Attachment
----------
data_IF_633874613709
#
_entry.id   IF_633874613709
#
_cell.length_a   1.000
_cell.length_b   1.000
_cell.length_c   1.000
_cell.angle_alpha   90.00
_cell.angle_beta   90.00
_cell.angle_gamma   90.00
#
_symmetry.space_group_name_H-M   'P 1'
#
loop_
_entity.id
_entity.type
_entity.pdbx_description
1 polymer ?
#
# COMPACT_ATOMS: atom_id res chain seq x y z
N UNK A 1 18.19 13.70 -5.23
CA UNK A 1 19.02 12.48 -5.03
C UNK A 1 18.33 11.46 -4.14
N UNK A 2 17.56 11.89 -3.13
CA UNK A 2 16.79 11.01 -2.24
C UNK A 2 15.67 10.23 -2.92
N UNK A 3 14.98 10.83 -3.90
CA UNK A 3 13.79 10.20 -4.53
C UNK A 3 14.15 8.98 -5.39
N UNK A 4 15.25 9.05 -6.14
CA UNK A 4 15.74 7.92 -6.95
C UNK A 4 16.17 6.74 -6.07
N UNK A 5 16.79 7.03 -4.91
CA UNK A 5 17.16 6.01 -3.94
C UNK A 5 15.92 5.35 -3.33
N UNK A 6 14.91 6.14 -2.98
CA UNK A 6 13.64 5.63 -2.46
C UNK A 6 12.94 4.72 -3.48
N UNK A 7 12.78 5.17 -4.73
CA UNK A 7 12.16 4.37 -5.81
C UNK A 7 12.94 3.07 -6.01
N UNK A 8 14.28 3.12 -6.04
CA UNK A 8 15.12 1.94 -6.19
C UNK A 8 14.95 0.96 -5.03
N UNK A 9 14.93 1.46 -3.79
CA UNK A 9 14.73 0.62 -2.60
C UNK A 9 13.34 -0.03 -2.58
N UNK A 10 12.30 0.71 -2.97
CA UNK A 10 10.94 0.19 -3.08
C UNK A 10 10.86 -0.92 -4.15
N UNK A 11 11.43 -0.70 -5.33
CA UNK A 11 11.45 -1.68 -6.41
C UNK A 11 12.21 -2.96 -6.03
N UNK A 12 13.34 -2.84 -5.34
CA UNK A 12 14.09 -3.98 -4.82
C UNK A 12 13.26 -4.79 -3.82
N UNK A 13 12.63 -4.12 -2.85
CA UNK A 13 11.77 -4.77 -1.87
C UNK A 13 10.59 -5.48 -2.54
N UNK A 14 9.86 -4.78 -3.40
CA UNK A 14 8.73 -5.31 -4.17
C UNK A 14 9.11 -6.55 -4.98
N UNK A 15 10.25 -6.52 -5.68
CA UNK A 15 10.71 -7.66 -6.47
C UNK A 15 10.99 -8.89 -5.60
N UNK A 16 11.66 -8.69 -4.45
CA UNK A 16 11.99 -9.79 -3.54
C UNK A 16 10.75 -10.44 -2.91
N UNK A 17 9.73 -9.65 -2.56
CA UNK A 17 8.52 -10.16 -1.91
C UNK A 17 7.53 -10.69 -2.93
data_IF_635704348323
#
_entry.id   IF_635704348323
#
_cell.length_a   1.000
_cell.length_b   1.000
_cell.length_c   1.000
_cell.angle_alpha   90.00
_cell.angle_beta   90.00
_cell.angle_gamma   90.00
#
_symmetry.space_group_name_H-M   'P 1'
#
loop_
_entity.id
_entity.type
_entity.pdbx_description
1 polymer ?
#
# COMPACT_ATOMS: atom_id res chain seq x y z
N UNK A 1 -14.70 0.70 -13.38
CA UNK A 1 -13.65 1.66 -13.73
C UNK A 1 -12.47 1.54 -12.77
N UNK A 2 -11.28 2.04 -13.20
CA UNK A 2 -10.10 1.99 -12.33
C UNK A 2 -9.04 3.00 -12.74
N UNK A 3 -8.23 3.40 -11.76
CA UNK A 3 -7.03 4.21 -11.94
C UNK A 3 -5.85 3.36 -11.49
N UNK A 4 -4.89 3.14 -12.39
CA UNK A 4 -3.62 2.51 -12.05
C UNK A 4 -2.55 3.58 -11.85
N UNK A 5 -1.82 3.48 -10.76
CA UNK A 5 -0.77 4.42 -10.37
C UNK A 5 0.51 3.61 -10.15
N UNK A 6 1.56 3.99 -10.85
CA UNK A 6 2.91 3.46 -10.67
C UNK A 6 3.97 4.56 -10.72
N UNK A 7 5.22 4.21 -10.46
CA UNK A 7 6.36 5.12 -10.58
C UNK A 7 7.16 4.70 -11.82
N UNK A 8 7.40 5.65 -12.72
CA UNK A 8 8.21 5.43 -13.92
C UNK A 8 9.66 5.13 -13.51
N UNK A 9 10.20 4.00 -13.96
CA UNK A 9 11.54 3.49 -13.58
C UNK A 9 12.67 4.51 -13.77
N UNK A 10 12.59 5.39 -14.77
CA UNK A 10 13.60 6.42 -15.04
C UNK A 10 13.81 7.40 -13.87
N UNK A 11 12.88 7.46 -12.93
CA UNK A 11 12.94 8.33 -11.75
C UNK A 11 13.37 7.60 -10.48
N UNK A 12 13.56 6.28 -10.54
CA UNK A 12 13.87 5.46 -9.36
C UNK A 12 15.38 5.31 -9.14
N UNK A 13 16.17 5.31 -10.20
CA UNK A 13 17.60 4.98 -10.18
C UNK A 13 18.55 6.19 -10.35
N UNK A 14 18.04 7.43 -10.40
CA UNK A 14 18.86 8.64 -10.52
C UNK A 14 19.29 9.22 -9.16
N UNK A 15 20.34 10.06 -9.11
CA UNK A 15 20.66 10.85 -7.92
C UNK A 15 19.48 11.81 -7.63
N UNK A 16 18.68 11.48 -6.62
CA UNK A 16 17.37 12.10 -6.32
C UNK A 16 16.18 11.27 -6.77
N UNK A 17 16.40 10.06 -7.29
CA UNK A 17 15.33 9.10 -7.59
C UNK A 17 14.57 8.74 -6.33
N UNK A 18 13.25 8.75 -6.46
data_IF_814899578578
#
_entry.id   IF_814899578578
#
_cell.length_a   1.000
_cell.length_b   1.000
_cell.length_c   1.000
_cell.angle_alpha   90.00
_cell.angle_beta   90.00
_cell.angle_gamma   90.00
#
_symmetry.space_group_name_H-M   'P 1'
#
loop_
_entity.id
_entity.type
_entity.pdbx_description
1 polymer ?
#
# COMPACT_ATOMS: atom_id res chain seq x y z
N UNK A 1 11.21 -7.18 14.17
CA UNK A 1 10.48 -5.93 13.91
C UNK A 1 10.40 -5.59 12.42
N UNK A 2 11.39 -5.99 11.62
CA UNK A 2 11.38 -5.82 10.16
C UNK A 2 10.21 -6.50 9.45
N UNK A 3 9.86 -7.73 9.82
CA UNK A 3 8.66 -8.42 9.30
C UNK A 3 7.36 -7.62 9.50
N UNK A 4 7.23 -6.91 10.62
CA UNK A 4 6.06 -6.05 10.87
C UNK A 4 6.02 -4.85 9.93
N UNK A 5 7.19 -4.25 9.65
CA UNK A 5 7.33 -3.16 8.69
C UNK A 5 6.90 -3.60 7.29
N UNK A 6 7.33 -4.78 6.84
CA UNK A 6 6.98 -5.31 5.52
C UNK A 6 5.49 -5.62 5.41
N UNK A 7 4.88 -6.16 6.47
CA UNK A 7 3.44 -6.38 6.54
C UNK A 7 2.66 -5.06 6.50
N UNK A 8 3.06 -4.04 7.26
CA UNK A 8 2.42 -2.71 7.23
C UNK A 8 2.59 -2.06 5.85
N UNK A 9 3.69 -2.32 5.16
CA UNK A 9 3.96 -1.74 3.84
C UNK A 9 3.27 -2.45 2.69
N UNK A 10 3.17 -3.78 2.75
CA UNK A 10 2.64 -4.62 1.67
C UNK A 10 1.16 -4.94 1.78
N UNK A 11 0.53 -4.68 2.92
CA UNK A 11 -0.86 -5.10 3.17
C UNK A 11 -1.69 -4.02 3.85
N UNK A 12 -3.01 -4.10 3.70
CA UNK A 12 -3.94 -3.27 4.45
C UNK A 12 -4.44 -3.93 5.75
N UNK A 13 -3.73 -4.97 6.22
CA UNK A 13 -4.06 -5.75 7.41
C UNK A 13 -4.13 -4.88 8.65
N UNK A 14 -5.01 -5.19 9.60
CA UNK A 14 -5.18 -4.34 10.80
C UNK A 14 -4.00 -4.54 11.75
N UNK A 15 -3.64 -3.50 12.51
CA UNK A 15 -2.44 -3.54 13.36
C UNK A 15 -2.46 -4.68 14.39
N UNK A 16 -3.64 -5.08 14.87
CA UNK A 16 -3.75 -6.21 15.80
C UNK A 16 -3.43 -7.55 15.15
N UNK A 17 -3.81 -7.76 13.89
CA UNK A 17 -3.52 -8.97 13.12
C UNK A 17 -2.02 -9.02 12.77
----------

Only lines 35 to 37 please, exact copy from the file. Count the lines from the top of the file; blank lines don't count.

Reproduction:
C UNK A 5 15.92 5.35 -3.33
N UNK A 6 14.91 6.14 -2.98
CA UNK A 6 13.64 5.63 -2.46